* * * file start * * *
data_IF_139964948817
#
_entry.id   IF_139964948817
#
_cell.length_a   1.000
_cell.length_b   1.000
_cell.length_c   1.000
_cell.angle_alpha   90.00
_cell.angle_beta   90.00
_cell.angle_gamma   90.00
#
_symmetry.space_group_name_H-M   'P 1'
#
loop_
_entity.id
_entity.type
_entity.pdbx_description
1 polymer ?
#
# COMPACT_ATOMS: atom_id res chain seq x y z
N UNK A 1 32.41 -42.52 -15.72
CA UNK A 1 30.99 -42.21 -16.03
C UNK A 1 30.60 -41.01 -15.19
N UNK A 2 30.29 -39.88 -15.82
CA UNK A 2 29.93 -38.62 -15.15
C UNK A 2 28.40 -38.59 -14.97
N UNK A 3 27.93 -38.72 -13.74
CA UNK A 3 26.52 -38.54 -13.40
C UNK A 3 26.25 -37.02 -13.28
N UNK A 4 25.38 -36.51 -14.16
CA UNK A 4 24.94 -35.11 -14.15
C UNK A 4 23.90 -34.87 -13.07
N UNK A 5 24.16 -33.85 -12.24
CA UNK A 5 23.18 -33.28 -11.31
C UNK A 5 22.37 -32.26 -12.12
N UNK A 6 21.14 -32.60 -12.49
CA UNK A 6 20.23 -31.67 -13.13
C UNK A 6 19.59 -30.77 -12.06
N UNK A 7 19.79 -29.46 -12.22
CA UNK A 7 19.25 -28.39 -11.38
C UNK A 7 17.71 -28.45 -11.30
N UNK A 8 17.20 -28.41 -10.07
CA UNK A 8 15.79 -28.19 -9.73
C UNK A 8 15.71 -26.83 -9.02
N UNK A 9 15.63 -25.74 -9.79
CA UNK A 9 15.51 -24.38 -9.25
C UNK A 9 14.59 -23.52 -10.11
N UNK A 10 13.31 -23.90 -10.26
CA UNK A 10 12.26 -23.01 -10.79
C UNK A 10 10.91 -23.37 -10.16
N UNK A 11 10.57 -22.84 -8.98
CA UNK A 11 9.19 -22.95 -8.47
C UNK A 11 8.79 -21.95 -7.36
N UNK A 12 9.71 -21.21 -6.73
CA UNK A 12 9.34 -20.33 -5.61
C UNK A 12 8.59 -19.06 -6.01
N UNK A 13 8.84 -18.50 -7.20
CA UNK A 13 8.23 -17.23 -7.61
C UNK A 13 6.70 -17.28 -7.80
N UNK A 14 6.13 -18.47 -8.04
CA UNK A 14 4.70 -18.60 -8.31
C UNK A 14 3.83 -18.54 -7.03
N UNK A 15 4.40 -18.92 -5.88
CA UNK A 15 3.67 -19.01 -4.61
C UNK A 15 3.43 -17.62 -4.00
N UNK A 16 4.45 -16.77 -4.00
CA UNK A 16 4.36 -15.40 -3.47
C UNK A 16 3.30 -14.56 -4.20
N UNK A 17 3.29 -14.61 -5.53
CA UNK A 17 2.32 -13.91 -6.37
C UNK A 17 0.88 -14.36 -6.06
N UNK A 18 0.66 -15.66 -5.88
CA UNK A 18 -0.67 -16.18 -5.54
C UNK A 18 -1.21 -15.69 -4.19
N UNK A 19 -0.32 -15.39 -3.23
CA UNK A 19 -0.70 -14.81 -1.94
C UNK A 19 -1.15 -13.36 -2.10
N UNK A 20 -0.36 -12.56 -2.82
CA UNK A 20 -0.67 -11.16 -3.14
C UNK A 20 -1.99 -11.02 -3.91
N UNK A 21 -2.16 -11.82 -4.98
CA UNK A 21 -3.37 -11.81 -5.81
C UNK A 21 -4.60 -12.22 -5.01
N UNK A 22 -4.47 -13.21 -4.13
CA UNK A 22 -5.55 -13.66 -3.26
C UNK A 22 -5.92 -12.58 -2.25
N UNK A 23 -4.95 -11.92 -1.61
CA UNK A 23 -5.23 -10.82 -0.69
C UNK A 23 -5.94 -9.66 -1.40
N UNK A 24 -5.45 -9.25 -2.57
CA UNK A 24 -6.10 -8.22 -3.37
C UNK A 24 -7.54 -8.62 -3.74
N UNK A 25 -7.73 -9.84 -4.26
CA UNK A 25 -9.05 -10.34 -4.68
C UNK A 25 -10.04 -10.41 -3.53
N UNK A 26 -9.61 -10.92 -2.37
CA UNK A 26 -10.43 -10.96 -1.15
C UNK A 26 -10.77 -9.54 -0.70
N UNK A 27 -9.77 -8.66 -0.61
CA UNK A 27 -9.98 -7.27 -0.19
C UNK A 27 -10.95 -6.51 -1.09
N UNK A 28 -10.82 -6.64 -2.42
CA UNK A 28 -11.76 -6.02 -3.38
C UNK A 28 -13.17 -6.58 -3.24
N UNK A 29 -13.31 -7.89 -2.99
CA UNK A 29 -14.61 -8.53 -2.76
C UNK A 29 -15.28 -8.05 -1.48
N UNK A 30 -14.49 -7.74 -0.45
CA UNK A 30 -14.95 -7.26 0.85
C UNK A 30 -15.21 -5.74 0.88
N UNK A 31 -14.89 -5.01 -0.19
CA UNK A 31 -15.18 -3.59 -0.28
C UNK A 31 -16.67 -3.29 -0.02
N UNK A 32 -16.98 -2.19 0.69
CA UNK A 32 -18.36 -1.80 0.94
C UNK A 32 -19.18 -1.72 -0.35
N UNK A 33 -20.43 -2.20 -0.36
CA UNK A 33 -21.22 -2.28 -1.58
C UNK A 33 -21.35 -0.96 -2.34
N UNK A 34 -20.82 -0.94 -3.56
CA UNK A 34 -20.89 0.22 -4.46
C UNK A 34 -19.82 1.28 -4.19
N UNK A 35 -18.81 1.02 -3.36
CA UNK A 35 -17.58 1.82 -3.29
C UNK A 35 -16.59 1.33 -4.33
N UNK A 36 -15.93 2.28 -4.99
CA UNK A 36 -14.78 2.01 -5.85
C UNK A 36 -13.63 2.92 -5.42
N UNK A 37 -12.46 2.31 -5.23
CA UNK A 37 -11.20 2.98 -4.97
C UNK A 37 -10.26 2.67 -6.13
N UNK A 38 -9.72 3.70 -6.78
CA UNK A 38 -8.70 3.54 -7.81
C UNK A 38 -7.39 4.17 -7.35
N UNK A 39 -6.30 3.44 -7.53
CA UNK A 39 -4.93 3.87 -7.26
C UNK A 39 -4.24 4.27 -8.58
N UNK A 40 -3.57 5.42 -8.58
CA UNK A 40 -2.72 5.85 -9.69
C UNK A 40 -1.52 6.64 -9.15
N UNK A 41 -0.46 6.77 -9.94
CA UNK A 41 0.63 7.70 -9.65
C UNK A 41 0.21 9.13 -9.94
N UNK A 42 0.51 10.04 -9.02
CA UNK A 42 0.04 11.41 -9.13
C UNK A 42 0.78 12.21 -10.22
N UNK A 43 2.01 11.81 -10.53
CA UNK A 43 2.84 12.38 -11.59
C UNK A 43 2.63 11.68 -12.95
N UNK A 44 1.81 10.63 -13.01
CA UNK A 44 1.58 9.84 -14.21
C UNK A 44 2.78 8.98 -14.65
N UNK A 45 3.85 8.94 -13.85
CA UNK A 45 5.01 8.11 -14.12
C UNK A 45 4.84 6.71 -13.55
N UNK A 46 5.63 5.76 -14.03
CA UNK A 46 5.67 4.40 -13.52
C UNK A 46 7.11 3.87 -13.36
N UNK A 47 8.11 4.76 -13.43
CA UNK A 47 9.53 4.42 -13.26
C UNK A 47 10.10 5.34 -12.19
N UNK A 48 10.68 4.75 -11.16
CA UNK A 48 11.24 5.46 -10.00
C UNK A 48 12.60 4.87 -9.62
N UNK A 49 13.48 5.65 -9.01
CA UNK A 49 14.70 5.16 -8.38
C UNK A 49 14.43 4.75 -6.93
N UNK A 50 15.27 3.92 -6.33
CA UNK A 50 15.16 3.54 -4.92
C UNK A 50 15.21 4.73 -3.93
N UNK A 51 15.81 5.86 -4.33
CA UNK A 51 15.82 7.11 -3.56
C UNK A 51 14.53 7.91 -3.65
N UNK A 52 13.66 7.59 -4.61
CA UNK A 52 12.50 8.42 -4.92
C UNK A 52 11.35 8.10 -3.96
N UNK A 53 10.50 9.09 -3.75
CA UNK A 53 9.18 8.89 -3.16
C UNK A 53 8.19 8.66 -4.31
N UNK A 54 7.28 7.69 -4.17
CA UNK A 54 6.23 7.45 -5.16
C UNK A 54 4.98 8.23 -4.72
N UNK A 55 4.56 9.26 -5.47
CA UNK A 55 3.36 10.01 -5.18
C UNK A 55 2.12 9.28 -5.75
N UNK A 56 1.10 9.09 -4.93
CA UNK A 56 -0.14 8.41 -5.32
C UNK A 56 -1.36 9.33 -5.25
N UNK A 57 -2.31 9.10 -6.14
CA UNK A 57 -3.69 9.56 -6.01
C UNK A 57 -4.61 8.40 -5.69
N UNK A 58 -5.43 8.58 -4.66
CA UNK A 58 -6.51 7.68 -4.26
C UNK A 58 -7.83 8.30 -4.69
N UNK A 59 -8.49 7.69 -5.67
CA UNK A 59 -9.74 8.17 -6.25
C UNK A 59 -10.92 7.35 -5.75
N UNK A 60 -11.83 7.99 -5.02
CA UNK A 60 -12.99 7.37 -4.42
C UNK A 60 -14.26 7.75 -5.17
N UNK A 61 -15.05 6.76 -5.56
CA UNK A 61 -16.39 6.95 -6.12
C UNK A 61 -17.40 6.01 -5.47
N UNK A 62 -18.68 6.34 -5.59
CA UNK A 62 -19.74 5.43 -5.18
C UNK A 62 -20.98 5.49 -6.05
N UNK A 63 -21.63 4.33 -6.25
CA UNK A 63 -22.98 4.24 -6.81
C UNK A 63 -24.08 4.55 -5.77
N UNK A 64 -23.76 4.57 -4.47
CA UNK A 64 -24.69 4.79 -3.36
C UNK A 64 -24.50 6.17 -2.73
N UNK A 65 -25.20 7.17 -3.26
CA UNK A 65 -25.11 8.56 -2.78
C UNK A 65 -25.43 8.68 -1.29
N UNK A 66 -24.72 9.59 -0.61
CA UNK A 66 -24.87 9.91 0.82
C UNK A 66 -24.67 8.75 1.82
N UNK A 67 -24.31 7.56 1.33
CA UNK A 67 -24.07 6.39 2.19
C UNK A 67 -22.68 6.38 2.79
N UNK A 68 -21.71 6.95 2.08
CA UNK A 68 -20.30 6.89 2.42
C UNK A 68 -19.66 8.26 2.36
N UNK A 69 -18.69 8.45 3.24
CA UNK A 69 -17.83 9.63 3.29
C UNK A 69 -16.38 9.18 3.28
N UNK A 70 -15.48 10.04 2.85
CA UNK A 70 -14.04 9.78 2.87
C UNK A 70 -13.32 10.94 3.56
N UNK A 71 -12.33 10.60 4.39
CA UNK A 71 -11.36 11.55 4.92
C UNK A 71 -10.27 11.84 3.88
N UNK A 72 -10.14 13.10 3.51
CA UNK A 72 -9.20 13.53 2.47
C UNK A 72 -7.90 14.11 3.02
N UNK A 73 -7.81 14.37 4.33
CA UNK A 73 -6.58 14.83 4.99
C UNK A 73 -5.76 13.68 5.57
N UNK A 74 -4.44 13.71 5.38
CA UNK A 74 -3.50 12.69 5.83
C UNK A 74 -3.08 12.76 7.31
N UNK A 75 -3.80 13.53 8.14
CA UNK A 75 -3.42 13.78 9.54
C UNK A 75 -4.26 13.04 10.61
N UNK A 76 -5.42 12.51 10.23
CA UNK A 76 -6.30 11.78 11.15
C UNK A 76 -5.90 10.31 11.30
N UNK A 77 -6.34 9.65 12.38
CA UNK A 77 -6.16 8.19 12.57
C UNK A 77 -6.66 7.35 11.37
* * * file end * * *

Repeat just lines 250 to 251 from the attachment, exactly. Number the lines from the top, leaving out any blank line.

CA UNK A 77 -6.16 8.19 12.57
C UNK A 77 -6.66 7.35 11.37